SlackwareThis Forum is for the discussion of Slackware Linux.
Welcome to LinuxQuestions.org, a friendly and active Linux Community.
You are currently viewing LQ as a guest. By joining our community you will have the ability to post topics, receive our newsletter, use the advanced search, subscribe to threads and access many other special features. Registration is quick, simple and absolutely free. Join our community today!
Note that registered members see fewer ads, and ContentLink is completely disabled once you log in.
I don't get it? I could not find any thing at that site? I'm guessing it has something to do with a user using up all the mem and cpu time of the system?
What is such a big deal of a user being able to slow down a machine? All they would have to do is keep opening up process that they have permission to, or open really big files that they have permission to and eat all the memory. It's called the user using the system. They can't gain any elevated privilages by doing this. If the Admin doesn't like this which he will find out very quickly he just takes about the users account. How is that different that any other OS in the world. Seems kinda like a desperate person trying to find something?
Don't worry about it if you're a desktop user. It's only relevent if you give other people local or remote access to your box and you suspect they may try malicious activities. Don't get your panties in a knot over it.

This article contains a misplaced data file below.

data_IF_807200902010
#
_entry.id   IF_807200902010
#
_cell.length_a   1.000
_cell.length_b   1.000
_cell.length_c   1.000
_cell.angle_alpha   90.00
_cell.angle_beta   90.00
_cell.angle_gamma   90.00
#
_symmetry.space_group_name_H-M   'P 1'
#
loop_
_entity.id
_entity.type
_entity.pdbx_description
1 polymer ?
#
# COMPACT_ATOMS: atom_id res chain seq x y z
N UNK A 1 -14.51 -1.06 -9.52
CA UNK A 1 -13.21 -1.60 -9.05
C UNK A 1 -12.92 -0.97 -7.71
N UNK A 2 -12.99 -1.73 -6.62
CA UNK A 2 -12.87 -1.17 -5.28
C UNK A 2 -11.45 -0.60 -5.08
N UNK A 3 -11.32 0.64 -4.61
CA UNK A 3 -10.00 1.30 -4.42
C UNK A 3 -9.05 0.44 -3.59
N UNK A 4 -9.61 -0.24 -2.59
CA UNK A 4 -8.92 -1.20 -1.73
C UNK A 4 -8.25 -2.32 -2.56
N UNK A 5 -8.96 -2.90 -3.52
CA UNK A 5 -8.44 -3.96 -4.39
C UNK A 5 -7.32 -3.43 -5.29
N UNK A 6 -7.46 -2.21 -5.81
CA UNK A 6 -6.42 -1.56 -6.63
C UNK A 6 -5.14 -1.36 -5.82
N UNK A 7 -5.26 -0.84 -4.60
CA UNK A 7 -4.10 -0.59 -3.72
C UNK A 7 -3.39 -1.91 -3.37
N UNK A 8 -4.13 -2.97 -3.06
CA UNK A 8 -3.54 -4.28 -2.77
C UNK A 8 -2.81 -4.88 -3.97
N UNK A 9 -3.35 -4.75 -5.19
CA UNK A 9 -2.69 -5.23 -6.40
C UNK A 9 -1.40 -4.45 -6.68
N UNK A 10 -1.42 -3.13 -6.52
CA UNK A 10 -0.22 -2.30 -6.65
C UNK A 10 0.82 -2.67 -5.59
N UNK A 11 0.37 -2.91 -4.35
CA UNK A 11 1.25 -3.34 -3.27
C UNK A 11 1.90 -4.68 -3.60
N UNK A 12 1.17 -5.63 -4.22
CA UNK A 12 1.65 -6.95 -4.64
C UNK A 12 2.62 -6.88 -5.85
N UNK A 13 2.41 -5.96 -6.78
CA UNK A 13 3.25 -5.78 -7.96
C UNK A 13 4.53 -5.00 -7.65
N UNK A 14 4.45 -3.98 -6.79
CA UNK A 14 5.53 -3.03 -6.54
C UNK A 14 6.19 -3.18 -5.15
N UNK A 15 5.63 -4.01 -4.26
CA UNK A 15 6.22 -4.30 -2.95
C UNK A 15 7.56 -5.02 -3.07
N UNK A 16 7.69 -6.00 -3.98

I was wondering about this - I'm still playing around in Arch - used the same obfuscated thing above first and then forkbomb.sh - brought Arch to a hard lock almost instantly and had to reset twice. Then I changed the ulimit because I'm quite capable of forkbombing myself if I get stupid with scripting. But as far as a security thing, as someone else said, I can launch a DOS on myself by pulling the cord from the wall and all the ulimits in the world won't fix that. BFD.
i've ran the forkbomb.sh example on my slackware box as a non-root user and it slowed the box to a crawl then made it hang to the point where nothing could be done (not even by root) except hit the power button...
while true; do
i had "top" running in a terminal when i executed forkbomb.sh and for a couple seconds i was able to see the swap usage skyrocket before "top" segfaulted and then everything else locked-up...
so anyways, i tried setting the ULIMIT in /etc/login.defs but i still get forkbombed...
this is what ULIMIT looks like by default in my /etc/login.defs on my slackware 10.x box:
when giving the "ulimit" command as a non-root user it would output "unlimited"...
so i changed it to:
when i logged back in "ulimit" would output "65536"... i executed forkbomb.sh and again my box almost completely locked-up after a couple seconds...
i have 256 megs of ram and 600 megs of swap...
i read in the article that debian wasn't affected, what is the default configuration that debian uses??? can we replicate it on slackware???
why didn't the change i made to /etc/login.defs prevent the forkbombing??